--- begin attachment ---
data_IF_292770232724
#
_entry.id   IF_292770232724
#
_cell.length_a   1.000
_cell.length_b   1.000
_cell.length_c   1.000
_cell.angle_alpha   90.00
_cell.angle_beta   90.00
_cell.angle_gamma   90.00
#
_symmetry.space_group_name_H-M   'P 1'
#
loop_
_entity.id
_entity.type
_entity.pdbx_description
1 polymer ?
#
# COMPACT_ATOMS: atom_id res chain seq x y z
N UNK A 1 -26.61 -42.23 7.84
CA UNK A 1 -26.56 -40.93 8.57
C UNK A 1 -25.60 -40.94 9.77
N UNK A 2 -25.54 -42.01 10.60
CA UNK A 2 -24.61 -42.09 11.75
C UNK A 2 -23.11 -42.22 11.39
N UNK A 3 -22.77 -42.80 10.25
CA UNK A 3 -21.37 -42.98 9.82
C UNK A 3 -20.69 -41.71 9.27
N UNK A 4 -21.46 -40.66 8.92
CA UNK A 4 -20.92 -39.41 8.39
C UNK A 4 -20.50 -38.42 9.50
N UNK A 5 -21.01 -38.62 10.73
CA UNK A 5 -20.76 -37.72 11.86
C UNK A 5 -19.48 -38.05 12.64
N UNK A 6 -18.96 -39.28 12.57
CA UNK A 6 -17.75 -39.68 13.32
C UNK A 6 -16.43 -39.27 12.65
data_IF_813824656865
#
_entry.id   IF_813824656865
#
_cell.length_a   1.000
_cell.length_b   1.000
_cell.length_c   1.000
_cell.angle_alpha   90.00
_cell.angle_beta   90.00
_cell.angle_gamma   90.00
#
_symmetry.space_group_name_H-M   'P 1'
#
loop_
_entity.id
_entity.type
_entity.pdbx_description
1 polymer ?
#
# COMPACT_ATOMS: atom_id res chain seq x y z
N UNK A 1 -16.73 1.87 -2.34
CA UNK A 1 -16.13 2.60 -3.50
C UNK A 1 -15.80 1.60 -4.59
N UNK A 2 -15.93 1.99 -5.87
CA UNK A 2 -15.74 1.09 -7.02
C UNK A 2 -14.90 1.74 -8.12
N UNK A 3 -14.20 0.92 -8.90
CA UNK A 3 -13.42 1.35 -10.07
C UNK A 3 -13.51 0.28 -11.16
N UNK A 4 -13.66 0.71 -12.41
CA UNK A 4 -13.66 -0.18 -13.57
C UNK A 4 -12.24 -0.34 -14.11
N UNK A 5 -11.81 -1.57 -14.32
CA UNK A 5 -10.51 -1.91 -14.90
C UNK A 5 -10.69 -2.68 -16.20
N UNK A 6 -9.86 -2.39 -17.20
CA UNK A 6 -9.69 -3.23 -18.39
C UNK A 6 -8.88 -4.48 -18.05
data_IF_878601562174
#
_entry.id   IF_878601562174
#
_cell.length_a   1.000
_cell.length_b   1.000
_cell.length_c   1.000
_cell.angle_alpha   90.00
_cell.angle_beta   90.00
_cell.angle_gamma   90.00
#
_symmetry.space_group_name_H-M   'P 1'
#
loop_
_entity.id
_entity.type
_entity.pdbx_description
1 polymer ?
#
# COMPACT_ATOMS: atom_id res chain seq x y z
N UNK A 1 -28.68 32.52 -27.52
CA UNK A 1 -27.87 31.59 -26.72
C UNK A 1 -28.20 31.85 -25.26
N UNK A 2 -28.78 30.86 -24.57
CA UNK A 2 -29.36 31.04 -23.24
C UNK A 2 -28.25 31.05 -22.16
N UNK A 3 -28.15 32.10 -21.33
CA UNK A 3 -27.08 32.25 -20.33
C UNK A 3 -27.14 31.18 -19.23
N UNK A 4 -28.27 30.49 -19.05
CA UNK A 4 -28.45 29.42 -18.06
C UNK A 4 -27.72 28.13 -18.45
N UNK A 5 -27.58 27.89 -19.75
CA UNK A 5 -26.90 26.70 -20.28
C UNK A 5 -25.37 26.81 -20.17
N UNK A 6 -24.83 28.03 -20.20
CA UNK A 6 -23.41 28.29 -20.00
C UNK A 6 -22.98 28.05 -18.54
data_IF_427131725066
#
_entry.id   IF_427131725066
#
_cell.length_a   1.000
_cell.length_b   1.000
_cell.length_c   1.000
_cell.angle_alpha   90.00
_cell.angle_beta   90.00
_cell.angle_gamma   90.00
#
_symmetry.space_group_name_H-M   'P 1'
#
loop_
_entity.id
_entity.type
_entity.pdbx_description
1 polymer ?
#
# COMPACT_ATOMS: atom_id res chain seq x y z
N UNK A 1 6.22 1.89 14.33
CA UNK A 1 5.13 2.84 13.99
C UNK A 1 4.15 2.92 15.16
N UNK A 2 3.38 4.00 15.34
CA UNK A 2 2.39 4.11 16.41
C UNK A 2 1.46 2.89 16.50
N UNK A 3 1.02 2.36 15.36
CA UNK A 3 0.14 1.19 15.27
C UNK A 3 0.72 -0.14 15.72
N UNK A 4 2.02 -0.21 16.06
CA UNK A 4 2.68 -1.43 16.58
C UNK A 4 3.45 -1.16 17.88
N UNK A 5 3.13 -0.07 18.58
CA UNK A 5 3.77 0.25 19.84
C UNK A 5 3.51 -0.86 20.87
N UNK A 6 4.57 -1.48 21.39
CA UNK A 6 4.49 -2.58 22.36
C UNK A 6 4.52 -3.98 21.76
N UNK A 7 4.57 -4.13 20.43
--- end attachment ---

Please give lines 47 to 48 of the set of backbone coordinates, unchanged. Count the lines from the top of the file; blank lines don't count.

_cell.angle_beta   90.00
_cell.angle_gamma   90.00